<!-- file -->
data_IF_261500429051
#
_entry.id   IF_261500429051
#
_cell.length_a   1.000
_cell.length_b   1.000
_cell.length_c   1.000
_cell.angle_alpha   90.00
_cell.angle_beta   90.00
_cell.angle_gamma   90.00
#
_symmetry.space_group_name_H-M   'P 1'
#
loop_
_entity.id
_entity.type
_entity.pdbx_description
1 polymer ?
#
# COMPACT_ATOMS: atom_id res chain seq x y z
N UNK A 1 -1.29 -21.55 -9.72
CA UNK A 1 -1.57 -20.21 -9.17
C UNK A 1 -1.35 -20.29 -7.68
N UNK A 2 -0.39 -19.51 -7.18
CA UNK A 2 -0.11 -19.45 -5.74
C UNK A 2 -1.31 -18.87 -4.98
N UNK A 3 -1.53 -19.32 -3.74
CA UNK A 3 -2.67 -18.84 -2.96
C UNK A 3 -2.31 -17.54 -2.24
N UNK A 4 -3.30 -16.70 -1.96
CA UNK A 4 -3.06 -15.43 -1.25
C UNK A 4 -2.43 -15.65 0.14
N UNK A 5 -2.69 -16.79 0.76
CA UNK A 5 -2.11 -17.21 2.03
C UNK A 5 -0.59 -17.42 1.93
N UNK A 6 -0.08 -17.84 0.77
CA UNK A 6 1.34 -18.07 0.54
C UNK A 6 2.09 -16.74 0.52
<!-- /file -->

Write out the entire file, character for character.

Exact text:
data_IF_261500429051
#
_entry.id   IF_261500429051
#
_cell.length_a   1.000
_cell.length_b   1.000
_cell.length_c   1.000
_cell.angle_alpha   90.00
_cell.angle_beta   90.00
_cell.angle_gamma   90.00
#
_symmetry.space_group_name_H-M   'P 1'
#
loop_
_entity.id
_entity.type
_entity.pdbx_description
1 polymer ?
#
# COMPACT_ATOMS: atom_id res chain seq x y z
N UNK A 1 -1.29 -21.55 -9.72
CA UNK A 1 -1.57 -20.21 -9.17
C UNK A 1 -1.35 -20.29 -7.68
N UNK A 2 -0.39 -19.51 -7.18
CA UNK A 2 -0.11 -19.45 -5.74
C UNK A 2 -1.31 -18.87 -4.98
N UNK A 3 -1.53 -19.32 -3.74
CA UNK A 3 -2.67 -18.84 -2.96
C UNK A 3 -2.31 -17.54 -2.24
N UNK A 4 -3.30 -16.70 -1.96
CA UNK A 4 -3.06 -15.43 -1.25
C UNK A 4 -2.43 -15.65 0.14
N UNK A 5 -2.69 -16.79 0.76
CA UNK A 5 -2.11 -17.21 2.03
C UNK A 5 -0.59 -17.42 1.93
N UNK A 6 -0.08 -17.84 0.77
CA UNK A 6 1.34 -18.07 0.54
C UNK A 6 2.09 -16.74 0.52